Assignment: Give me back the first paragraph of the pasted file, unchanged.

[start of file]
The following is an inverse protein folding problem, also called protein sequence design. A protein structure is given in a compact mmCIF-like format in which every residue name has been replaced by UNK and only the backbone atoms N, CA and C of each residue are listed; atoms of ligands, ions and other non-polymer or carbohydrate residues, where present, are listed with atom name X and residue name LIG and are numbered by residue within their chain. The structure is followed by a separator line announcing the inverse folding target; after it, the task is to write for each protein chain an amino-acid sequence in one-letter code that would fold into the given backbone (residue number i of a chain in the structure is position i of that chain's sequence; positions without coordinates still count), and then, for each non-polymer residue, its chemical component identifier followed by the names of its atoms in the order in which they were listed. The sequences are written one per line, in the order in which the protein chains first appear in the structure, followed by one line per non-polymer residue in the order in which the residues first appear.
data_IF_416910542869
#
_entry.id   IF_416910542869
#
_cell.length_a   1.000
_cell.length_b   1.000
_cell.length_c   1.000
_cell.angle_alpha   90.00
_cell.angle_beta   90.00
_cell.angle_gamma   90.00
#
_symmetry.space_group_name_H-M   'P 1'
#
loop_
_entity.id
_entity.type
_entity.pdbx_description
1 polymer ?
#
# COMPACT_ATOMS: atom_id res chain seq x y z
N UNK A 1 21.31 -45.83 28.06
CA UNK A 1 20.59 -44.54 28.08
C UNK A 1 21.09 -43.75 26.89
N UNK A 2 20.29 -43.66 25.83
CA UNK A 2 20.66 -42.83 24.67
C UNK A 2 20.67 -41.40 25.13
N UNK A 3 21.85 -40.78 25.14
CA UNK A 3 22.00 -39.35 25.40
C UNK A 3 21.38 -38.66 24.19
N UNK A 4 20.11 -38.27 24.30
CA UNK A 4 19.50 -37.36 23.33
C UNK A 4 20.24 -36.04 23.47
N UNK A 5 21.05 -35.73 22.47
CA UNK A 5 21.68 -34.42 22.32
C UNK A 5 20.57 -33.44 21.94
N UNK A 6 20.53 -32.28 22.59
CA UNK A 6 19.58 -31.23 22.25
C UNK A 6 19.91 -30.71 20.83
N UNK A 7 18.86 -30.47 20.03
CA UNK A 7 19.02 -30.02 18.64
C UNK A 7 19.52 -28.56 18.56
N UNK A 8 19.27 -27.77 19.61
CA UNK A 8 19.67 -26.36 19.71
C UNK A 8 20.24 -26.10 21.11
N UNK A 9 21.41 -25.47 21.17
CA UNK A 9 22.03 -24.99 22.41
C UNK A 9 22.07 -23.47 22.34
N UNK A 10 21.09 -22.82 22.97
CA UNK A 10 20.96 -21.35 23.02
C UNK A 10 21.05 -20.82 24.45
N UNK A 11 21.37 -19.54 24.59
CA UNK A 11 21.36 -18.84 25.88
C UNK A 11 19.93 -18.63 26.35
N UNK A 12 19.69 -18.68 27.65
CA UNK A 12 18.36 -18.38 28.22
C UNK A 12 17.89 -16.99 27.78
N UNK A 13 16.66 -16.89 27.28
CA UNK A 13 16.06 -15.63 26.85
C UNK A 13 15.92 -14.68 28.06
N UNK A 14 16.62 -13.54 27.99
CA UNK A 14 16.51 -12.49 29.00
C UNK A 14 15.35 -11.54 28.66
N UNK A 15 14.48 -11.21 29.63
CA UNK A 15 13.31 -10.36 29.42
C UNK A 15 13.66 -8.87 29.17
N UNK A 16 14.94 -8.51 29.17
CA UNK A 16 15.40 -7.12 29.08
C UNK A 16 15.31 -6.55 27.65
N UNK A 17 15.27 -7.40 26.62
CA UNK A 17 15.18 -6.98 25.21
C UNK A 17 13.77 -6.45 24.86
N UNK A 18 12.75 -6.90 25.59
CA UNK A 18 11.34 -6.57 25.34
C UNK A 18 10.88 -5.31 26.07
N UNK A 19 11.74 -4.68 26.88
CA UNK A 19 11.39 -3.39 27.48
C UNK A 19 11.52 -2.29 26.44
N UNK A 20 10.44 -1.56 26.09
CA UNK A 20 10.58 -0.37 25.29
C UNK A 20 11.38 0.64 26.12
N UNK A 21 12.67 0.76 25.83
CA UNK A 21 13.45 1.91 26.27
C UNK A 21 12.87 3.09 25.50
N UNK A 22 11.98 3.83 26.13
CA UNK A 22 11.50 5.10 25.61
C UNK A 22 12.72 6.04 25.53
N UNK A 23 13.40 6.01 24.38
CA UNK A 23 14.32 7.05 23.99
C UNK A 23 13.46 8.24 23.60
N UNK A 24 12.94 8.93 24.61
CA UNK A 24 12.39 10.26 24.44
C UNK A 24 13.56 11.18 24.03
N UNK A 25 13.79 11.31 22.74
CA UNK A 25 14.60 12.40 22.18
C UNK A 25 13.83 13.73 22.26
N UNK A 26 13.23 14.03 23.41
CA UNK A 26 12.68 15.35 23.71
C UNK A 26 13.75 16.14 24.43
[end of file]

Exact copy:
The following is an inverse protein folding problem, also called protein sequence design. A protein structure is given in a compact mmCIF-like format in which every residue name has been replaced by UNK and only the backbone atoms N, CA and C of each residue are listed; atoms of ligands, ions and other non-polymer or carbohydrate residues, where present, are listed with atom name X and residue name LIG and are numbered by residue within their chain. The structure is followed by a separator line announcing the inverse folding target; after it, the task is to write for each protein chain an amino-acid sequence in one-letter code that would fold into the given backbone (residue number i of a chain in the structure is position i of that chain's sequence; positions without coordinates still count), and then, for each non-polymer residue, its chemical component identifier followed by the names of its atoms in the order in which they were listed. The sequences are written one per line, in the order in which the protein chains first appear in the structure, followed by one line per non-polymer residue in the order in which the residues first appear.